Contact: Erin Pahlke, PhD, pahlke@whitman.edu and at (202) 907-6247 or Janet Shibley Hyde,jshyde@wisc.edu, and at (608) 262-9522.

The American Psychological Association, in Washington, D.C., is the largest scientific and professional organization representing psychology in the United States. APA’s membership includes more than 134,000 researchers, educators, clinicians, consultants and students. Through its divisions in 54 subfields of psychology and affiliations with 60 state, territorial and Canadian provincial associations, APA works to advance the creation, communication and application of psychological knowledge to benefit society and improve people’s lives.

http://www.apa.org

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Maine Supreme Court just handed down a ruling in the case of the trans-girl that was denied the use of the girl’s bathroom.
Jan 30th, 2014 by

NOTE – transgender students in CT have the same rights under PA 11-55 –

http://www.cga.ct.gov/2011/ACT/PA/2011PA-00055-R00HB-06599-PA.htm

See also – http://www.sde.ct.gov/sde/lib/sde/pdf/equity/title_ix/guidelines_for_schools_on_gender_identity_and_expression2012oct4.pdf

 

Maine Supreme Court just handed down a ruling in the case of the trans-girl that was denied the use of the girl’s bathroom.
http://www.glad.org/current/item/breakthrough-ruling-in-favor-of-transgender-student

Breakthrough Ruling in Favor of Transgender Student

Transgender Students Must Have Full Access to School Facilities, Says Maine High Court

Today, Maine’s highest court ruled that denying a transgender girl the use of the girls’ restroom at her school violated her rights under Maine’s Human Rights Act, which prohibits discrimination against transgender people. The decision in GLAD’s lawsuit Doe v. Clenchy marks the first time a state court has ruled that transgender students must be allowed to use the bathrooms that match who they are.

The ruling stated in part, “[The school] agreed with Susan’s family and counselors that, for this purpose (as for virtually all others), Susan is a girl.  Based upon its determination that Susan is a girl, and in keeping with the information provided to the school by Susan’s family, her therapists, and experts in the field of transgender children, the school determined that Susan should use the girls’ bathroom.”

“This is a momentous decision that marks a huge breakthrough for transgender young people,” said Jennifer Levi, director of GLAD’s Transgender Rights Project, who argued the case before the Maine Law Court on June 12. “Schools have a responsibility to create a learning environment that meets and balances the needs of all kids and allows every student to succeed. For transgender students this includes access to all school facilities, programs, and extracurricular activities in a way that is consistent with their gender identity.”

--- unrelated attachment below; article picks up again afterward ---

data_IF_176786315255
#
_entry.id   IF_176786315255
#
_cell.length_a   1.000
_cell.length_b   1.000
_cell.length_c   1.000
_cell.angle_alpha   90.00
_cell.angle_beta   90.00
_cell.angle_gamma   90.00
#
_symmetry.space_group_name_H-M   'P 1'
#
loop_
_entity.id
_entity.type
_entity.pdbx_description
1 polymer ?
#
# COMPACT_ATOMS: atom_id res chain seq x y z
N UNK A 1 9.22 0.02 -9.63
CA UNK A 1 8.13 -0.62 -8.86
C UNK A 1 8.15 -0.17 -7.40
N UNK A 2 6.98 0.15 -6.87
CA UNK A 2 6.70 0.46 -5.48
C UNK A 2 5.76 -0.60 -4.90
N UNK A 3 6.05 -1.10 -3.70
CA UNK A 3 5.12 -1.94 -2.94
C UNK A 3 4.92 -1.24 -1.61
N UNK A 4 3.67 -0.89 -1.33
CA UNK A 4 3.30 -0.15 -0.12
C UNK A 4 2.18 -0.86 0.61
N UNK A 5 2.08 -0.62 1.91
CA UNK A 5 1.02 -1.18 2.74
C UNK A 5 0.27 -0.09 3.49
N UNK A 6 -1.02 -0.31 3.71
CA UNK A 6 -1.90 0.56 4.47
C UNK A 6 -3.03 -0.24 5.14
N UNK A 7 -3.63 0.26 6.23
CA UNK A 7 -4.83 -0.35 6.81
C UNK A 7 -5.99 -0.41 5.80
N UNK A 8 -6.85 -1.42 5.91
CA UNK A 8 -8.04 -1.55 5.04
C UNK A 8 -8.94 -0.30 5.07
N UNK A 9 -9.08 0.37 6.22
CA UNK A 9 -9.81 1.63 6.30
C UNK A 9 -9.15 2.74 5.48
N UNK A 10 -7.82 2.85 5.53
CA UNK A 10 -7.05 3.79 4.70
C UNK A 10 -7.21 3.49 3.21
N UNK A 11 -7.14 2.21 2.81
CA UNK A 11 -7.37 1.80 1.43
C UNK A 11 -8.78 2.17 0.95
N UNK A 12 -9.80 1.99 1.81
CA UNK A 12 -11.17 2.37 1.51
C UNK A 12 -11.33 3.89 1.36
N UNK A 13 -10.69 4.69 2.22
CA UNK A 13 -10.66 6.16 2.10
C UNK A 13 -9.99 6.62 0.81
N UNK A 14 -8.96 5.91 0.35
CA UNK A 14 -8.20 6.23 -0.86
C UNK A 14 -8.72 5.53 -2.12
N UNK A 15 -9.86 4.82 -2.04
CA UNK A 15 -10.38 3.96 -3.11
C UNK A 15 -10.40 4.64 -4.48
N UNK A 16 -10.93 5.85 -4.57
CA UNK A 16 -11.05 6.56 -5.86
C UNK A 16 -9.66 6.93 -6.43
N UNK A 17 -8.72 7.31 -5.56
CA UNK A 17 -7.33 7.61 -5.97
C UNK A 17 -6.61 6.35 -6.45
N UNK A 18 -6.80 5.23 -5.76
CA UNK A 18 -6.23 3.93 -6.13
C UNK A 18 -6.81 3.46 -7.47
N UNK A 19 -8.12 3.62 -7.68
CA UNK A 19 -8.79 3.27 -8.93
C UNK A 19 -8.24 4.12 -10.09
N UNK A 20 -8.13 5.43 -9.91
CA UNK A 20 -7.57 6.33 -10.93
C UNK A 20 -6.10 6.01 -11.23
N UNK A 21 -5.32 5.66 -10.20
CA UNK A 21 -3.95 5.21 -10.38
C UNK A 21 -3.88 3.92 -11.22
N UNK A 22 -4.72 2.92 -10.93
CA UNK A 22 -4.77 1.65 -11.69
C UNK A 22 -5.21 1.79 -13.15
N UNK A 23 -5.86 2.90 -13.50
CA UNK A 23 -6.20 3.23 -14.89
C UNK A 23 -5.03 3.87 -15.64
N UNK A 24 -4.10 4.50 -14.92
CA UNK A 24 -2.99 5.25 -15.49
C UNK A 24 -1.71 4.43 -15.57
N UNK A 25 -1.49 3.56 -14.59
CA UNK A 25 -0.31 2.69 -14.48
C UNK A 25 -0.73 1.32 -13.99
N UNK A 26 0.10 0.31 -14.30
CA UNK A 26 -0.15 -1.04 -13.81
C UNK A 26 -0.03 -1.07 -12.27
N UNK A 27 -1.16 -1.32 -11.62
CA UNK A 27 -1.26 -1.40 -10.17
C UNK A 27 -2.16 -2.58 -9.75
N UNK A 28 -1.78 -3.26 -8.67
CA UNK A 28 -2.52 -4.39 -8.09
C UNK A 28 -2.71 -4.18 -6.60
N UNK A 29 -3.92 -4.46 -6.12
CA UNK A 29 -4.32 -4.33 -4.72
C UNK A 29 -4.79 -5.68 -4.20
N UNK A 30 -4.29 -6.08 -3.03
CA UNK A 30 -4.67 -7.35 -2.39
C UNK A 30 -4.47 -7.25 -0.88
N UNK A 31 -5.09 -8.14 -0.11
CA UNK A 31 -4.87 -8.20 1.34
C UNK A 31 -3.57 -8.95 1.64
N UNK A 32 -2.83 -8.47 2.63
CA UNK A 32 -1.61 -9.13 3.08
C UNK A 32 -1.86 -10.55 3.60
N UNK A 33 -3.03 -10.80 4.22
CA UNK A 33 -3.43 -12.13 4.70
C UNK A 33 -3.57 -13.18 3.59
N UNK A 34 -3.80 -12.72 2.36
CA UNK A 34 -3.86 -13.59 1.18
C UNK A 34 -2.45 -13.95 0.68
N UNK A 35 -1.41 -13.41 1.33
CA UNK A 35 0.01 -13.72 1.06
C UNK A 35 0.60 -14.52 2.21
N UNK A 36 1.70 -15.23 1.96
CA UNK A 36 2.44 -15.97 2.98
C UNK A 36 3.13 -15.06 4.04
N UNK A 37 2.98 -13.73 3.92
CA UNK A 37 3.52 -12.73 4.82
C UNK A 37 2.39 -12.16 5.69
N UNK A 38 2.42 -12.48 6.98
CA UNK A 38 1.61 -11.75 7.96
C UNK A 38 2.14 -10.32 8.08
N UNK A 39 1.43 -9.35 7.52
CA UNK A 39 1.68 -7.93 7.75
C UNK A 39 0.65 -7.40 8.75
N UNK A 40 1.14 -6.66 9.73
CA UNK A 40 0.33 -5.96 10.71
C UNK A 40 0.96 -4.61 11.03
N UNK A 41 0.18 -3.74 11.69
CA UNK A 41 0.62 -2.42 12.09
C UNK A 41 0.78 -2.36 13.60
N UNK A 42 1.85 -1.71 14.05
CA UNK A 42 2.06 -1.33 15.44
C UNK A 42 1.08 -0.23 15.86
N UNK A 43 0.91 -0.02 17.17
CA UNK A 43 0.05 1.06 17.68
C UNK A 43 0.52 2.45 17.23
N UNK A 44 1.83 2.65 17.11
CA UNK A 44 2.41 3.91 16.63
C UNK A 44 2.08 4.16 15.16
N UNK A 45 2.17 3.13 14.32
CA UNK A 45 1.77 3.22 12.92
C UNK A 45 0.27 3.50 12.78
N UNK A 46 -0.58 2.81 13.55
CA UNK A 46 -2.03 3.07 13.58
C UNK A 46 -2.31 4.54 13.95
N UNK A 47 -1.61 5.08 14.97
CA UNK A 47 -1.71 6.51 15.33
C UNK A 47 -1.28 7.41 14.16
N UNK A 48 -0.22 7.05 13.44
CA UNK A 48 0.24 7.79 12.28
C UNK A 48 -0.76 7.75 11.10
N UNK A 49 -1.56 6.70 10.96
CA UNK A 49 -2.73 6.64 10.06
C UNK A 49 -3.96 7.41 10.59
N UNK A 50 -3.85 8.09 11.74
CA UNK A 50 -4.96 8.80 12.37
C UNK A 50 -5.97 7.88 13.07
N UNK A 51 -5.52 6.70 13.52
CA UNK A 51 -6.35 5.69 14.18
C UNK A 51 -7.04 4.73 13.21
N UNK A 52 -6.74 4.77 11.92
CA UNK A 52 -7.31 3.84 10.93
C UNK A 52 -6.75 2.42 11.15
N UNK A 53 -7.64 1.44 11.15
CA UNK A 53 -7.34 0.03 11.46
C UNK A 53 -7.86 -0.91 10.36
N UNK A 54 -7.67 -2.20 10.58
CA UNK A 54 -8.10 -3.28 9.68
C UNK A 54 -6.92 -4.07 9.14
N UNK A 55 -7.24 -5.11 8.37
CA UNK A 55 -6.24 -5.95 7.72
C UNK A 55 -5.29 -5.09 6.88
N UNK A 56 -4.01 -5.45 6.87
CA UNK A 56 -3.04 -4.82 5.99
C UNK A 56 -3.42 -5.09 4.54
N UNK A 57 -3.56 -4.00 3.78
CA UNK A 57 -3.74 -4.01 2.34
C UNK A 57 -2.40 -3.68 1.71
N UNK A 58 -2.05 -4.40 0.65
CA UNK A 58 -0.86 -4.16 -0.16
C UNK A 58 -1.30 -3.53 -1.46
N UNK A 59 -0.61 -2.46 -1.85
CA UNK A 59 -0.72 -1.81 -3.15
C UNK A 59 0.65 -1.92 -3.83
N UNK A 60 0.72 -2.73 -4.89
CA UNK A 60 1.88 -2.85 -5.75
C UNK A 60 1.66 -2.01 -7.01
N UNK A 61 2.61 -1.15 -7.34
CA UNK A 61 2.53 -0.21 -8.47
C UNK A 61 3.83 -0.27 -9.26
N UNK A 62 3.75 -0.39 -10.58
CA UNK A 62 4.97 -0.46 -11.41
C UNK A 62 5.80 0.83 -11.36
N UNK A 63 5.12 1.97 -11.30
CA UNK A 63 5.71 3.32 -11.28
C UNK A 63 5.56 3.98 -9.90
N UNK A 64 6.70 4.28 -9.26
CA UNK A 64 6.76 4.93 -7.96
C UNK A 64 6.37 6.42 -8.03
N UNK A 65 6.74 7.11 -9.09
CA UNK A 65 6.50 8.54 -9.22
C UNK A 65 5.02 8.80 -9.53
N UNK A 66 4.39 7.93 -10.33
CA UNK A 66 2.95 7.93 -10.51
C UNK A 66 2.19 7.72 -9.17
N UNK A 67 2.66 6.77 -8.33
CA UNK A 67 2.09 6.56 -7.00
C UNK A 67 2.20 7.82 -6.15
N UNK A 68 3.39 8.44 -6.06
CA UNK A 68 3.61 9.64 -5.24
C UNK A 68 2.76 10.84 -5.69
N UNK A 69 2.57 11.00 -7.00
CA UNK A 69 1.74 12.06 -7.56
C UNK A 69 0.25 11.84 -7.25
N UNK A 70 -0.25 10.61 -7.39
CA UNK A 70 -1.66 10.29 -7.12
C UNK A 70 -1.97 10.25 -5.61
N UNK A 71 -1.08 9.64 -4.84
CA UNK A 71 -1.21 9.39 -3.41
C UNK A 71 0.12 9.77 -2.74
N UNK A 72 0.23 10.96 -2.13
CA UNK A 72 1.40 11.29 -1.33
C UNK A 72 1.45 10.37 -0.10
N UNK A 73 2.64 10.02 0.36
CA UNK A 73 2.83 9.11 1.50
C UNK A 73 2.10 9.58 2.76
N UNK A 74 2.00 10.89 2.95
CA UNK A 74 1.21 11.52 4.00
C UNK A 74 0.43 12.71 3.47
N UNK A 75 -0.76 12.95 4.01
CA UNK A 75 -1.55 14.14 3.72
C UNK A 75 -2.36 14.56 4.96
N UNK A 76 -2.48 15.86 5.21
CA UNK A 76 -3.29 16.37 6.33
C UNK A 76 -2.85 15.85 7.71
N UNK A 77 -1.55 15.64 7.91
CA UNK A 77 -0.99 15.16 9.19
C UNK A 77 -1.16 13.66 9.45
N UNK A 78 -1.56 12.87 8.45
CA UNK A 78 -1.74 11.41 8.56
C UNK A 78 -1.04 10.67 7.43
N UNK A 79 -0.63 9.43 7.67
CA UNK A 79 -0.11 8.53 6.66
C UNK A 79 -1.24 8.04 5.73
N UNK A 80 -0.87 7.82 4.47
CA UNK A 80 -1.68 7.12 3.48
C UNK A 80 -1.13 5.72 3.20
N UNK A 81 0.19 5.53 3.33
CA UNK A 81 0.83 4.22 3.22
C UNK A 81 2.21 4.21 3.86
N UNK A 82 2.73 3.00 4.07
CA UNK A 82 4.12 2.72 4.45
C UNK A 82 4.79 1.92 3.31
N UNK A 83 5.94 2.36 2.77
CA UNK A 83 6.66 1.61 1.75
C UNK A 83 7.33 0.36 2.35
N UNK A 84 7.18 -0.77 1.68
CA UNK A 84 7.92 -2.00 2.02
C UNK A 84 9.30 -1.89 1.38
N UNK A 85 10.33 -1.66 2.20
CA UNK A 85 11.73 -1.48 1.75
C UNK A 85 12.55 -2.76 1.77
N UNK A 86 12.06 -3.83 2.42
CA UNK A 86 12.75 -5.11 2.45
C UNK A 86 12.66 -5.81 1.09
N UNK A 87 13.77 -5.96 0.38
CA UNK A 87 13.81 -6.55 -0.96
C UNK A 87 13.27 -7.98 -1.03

“A transgender girl is a girl and must be treated as such in all respects, including using the girls’ restroom. This ruling is consistent with what educators and human rights commissions – including the Maine Human Rights Commission — around the country have concluded,” said GLAD Senior Attorney Bennett Klein, who was co-counsel with Levi in the case.

The litigation arose after officials at an Orono elementary school denied Nicole Maines, a transgender girl who was then in fifth grade, use of the girls’ restroom. The school had previously allowed Nicole to use the girls’ room but reversed course after the misconduct of one male student who followed Nicole into that facility.

“We are very grateful and relieved that the Court said our daughter should not be singled out for different treatment at school simply because she is transgender,” said Wayne Maines, Nicole’s father. “As parents all we’ve ever wanted is for Nicole and her brother Jonas to get a good education and to be treated just like their classmates, and that didn’t happen for Nicole. What happened to my daughter was extremely painful for her and our whole family, but we can now close this very difficult chapter in our lives. We are very happy knowing that because of this ruling, no other transgender child in Maine will have to endure what Nicole experienced.”

GLAD and Jodi L. Nofsinger of Berman & Simmons, P.A. represented Susan in the lawsuit.

Learn more about the case and read previous case documents here. http://www.glad.org/work/cases/doe-v.-clenchy